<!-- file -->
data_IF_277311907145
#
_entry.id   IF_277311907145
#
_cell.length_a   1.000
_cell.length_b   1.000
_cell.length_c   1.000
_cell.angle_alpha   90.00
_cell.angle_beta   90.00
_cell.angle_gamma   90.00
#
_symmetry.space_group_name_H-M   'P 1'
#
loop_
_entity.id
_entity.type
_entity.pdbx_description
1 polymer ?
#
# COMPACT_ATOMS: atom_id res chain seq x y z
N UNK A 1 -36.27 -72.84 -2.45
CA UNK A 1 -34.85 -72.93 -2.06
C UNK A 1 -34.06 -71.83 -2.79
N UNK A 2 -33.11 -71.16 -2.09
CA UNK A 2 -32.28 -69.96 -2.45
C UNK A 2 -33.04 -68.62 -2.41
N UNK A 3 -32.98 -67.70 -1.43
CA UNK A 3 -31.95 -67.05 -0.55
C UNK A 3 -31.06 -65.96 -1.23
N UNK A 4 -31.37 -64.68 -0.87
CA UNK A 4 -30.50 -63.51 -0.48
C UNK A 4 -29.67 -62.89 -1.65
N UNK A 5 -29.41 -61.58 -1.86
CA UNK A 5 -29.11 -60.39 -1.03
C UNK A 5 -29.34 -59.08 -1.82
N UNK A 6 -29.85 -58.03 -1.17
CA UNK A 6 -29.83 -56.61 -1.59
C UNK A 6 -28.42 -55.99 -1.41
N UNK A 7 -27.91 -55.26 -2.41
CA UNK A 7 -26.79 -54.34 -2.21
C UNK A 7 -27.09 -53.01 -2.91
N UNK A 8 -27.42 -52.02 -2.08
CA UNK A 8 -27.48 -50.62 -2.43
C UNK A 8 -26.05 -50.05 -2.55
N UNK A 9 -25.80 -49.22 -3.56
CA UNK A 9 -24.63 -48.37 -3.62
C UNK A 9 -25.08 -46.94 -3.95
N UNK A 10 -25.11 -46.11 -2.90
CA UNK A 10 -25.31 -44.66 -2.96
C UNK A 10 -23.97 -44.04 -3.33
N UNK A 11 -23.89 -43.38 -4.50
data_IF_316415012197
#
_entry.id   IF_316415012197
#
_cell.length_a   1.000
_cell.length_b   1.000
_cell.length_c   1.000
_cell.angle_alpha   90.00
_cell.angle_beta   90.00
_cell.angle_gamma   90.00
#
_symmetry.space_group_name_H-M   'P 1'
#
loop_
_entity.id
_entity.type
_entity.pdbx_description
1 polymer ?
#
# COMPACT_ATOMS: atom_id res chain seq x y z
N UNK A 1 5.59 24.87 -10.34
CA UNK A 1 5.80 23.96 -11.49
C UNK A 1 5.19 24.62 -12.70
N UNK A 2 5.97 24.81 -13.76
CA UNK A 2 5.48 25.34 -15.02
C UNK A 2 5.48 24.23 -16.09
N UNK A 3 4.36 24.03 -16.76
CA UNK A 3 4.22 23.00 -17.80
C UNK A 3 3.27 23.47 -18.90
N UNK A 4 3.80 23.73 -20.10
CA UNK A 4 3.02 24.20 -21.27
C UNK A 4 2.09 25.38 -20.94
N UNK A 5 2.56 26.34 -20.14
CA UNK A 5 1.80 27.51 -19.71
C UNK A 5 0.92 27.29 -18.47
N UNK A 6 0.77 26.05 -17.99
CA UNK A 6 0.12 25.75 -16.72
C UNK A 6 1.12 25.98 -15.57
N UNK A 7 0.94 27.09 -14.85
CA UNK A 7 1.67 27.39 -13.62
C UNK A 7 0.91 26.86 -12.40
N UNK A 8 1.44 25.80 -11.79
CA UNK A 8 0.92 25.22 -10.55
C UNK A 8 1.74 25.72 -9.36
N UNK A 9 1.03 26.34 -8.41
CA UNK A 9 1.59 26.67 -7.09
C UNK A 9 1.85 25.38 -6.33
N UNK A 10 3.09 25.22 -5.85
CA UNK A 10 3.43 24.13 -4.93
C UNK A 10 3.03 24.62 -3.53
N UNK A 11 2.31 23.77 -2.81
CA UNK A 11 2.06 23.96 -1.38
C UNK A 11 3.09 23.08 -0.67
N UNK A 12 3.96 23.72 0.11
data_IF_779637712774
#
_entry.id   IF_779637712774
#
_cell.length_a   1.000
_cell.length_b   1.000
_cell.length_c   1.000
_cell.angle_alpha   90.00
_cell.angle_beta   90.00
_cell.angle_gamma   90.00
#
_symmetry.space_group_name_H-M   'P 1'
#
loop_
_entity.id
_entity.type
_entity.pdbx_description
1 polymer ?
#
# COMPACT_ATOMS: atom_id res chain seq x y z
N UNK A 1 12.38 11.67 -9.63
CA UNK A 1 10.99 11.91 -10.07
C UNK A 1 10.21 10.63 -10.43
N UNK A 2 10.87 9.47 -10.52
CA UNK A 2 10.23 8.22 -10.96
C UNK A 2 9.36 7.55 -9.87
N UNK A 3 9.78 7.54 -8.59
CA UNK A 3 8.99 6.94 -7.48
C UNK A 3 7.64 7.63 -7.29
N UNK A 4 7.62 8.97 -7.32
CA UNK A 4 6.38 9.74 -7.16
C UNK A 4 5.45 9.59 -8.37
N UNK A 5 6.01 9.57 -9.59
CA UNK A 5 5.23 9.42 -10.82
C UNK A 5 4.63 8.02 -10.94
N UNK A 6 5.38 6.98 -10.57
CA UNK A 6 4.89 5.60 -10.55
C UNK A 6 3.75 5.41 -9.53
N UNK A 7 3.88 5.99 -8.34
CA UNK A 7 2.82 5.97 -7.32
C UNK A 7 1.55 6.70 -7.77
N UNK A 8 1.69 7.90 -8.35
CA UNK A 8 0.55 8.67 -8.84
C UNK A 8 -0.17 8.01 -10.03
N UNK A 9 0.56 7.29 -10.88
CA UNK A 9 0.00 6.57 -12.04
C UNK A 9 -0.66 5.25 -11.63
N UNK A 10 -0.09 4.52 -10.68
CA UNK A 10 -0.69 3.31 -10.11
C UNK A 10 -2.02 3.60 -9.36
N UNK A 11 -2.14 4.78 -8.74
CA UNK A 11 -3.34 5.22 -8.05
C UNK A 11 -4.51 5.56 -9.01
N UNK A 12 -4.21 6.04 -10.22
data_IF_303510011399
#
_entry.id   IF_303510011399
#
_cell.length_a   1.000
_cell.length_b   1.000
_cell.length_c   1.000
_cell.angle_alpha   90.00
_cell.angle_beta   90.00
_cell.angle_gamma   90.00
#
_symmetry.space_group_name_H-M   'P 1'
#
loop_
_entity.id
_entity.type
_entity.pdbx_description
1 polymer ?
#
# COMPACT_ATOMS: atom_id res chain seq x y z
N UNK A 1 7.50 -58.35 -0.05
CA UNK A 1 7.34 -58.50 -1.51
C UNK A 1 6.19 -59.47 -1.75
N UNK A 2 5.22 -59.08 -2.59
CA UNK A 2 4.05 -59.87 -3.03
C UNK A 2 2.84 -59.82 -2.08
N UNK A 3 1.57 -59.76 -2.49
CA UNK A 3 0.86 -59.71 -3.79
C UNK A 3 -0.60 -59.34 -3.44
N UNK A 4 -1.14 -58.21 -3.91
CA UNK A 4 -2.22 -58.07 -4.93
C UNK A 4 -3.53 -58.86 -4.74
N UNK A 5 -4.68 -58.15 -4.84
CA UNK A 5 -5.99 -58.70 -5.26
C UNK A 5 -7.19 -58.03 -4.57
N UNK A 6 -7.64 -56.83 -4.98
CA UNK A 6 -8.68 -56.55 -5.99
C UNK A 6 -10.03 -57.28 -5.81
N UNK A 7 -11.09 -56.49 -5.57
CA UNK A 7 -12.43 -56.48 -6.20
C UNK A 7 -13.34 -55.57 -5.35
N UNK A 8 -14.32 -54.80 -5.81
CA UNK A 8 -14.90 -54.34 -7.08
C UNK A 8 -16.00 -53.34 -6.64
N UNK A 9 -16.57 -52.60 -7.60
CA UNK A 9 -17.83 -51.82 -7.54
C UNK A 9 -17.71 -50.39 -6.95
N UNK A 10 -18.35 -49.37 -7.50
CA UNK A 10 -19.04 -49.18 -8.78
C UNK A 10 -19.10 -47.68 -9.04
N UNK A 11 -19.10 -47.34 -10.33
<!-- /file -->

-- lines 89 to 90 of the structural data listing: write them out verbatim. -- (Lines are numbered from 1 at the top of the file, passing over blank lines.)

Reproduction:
C UNK A 6 1.12 25.98 -15.57
N UNK A 7 0.94 27.09 -14.85